And finally, AC units are becoming MUCH more efficient today. Today, companies sell SEER 20 systems. Where ten or so years ago, SEER 14 systems were commonly sold. So comparing an older unit isn’t a apples to apples comparison.

**Important Note:*** SEER stands for Seasonal Energy Efficiency Ratio. The higher the SEER rating, the more efficient an AC unit will run. For example, a 20 SEER AC unit compared to a 10 SEER AC unit will have twice the efficiency. So you can cut your energy bill for cooling in half. *

**Conclusion**

Calculating your AC size isn’t too difficult as long as you have all the information you need. But that’s the problem. Most of the time, you have very little information.

As we learned though, for smaller AC units, you can get away with Method #1. I’ve done it plenty of times. But for large units, like central cooling units, you need to hire a pro. Or at the very least, get a hold of the **software** yourself, and learn the ins and outs.

If nothing else, learn about the method limitations. This way, you understand what can go wrong in sizing. For example, say you size your central AC unit based on square footage alone. I’ve seen one too many online charts that hinge on this sizing oversimplification. In the end, you’ll only hurt yourself by burning up in the summer heat or having a deep hole in your pocket.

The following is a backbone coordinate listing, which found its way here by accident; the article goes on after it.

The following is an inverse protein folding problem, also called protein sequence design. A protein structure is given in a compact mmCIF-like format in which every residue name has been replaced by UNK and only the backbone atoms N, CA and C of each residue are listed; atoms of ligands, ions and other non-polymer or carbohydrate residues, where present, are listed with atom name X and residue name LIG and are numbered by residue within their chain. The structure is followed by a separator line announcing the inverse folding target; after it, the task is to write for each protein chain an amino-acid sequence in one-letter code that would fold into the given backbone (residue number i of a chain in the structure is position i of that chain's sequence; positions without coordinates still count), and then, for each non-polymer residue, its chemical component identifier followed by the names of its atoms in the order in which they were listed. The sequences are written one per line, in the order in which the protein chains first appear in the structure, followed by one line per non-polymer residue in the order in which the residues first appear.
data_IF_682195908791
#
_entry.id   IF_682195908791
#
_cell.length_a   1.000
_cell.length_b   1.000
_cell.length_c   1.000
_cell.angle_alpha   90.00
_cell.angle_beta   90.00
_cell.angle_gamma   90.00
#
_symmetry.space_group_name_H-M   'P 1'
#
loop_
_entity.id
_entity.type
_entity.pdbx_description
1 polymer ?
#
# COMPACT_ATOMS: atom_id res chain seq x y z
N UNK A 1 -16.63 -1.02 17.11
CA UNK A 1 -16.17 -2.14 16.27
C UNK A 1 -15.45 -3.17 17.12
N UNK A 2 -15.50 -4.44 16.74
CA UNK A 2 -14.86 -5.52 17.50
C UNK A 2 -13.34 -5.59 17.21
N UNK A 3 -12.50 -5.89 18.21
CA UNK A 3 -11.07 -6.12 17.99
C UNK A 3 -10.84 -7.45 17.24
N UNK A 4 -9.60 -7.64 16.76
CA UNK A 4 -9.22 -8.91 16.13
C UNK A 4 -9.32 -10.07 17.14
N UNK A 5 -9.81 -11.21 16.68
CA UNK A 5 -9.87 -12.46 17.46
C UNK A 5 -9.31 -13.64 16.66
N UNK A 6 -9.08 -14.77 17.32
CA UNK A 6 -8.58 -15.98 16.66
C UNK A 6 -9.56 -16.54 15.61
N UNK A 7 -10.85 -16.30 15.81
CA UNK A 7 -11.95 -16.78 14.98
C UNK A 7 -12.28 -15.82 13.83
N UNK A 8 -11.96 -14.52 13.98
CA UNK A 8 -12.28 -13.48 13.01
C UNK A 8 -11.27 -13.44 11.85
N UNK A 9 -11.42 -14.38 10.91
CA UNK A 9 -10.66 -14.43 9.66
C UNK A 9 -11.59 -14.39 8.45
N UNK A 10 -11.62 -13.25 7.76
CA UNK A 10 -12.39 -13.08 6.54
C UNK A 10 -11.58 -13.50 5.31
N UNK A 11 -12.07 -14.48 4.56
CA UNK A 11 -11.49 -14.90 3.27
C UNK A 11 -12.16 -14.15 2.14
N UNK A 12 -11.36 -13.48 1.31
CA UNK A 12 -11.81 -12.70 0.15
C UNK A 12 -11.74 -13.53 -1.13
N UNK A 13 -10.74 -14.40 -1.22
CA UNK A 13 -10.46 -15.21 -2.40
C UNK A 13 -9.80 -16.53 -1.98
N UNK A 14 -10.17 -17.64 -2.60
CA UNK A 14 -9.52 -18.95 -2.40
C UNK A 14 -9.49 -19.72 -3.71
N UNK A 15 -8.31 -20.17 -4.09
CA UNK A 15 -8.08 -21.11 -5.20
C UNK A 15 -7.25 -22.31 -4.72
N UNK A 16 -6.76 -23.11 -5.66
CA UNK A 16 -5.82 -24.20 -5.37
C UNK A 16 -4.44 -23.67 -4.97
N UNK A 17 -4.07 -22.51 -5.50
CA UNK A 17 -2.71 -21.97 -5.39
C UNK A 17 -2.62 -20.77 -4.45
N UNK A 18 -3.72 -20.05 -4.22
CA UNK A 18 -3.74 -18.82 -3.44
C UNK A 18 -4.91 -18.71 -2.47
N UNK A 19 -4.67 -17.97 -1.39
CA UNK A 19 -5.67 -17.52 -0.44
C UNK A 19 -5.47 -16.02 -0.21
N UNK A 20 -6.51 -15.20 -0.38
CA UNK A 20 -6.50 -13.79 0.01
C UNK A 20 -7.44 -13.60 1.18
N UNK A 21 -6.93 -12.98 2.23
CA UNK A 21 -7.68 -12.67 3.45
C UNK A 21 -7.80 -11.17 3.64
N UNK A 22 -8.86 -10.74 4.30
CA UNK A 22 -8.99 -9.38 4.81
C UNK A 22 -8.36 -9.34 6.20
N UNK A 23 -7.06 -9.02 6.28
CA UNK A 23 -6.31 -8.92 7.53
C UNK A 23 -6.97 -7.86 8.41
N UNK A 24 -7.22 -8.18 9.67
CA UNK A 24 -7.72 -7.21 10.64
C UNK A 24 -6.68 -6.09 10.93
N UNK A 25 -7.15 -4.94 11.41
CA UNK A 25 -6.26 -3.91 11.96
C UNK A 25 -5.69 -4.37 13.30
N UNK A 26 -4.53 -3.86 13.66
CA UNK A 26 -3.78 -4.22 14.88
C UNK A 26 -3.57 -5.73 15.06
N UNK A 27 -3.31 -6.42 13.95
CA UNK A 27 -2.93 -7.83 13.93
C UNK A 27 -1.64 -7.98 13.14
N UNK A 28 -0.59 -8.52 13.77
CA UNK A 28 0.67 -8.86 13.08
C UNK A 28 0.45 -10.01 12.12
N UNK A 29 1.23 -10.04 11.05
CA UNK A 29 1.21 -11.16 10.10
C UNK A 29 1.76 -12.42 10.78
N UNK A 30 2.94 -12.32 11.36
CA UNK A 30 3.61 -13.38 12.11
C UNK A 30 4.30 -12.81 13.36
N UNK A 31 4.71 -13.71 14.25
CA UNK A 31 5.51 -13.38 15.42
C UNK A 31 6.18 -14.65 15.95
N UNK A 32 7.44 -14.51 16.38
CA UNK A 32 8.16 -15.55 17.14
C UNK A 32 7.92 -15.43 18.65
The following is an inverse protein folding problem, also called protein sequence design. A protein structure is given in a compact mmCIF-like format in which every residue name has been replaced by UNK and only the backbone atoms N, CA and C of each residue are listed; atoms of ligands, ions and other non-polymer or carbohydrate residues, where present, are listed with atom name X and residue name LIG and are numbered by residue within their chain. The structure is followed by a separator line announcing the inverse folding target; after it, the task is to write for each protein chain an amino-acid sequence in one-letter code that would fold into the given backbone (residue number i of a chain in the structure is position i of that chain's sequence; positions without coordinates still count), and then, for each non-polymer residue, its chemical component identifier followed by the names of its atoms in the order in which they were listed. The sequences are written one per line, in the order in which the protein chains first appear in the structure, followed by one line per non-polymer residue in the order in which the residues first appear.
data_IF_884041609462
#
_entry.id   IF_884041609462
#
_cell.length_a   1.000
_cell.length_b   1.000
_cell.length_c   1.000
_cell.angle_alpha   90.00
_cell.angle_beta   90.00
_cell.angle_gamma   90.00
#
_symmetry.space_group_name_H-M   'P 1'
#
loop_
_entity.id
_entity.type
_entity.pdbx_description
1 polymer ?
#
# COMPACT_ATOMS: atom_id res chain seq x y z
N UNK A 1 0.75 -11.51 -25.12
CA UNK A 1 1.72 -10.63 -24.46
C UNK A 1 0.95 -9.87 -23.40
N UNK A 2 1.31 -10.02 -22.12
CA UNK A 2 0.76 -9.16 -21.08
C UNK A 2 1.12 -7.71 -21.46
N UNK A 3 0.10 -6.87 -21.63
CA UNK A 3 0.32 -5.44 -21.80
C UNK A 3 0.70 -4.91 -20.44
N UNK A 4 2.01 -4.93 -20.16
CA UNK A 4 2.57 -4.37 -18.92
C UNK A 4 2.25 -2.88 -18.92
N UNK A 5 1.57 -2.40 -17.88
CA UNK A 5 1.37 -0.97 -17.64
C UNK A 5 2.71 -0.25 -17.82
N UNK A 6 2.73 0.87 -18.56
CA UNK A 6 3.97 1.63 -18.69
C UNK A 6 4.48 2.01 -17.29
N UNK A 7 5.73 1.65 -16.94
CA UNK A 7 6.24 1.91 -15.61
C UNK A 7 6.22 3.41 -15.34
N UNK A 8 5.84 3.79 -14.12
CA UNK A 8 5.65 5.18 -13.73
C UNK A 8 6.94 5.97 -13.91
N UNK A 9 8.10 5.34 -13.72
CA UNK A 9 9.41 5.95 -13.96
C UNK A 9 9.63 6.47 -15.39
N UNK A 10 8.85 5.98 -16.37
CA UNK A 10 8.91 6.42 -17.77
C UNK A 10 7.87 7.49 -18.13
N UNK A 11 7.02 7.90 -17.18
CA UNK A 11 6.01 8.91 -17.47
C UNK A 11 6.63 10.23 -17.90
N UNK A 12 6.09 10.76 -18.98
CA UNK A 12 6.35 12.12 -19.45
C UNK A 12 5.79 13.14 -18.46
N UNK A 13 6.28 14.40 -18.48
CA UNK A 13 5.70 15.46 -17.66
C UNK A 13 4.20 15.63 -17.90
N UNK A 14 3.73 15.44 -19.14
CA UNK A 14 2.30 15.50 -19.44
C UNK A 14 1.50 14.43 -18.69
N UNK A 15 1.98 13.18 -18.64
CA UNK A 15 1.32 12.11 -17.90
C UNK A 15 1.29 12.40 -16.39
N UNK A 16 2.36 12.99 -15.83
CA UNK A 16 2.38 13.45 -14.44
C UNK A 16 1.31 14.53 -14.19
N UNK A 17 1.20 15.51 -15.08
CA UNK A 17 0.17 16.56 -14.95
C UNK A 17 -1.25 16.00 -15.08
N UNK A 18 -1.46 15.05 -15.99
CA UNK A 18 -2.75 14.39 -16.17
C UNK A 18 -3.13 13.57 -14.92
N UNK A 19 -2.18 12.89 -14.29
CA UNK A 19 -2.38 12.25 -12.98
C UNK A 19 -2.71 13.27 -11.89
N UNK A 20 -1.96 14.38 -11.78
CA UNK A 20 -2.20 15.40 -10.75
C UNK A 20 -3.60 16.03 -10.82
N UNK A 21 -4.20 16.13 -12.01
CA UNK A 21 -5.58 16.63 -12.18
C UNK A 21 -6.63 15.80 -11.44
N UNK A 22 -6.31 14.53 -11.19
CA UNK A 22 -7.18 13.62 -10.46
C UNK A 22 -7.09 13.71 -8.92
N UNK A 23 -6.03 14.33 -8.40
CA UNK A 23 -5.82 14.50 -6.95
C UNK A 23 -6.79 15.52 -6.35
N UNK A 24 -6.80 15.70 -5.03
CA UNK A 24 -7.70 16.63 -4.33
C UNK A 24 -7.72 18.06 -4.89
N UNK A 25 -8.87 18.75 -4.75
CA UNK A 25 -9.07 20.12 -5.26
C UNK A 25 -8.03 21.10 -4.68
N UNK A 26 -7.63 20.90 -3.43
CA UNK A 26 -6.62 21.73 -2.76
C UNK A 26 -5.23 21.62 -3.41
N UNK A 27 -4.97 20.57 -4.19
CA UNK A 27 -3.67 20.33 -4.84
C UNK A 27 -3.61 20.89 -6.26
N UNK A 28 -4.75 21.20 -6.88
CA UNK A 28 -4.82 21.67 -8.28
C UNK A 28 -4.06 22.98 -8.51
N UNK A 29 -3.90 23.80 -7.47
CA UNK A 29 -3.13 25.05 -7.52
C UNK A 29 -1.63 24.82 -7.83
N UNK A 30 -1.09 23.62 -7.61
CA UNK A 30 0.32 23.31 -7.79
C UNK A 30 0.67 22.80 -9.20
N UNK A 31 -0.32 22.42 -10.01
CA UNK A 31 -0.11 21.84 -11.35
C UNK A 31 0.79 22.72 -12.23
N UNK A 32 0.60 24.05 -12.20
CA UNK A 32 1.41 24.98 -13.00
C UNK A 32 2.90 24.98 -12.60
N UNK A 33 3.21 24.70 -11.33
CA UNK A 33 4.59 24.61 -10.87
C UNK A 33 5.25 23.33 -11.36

And not to beat a dead horse, but for huge purchases like central AC units, don’t rely on cookie-cutter charts. Also, don’t blindly take an HVAC technician’s word. Especially if they don’t show you how they calculated your AC unit size. Just be smart, and you’ll then stay cool without paying an arm and a leg.

*What are your thoughts on calculating AC size? What are your thoughts on the limitations of AC sizing?*

Koosha started Engineer Calcs in 2020 to help people better understand the engineering and construction industry, and to discuss various science and engineering-related topics to make people think. He has been working in the engineering and tech industry in California for over 15 years now and is a licensed professional electrical engineer, and also has various entrepreneurial pursuits.

Koosha has an extensive background in the design and specification of electrical systems with areas of expertise including power generation, transmission, distribution, instrumentation and controls, and water distribution and pumping as well as alternative energy (wind, solar, geothermal, and storage).

Koosha is most interested in engineering innovations, the cosmos, our history and future, sports, and fitness.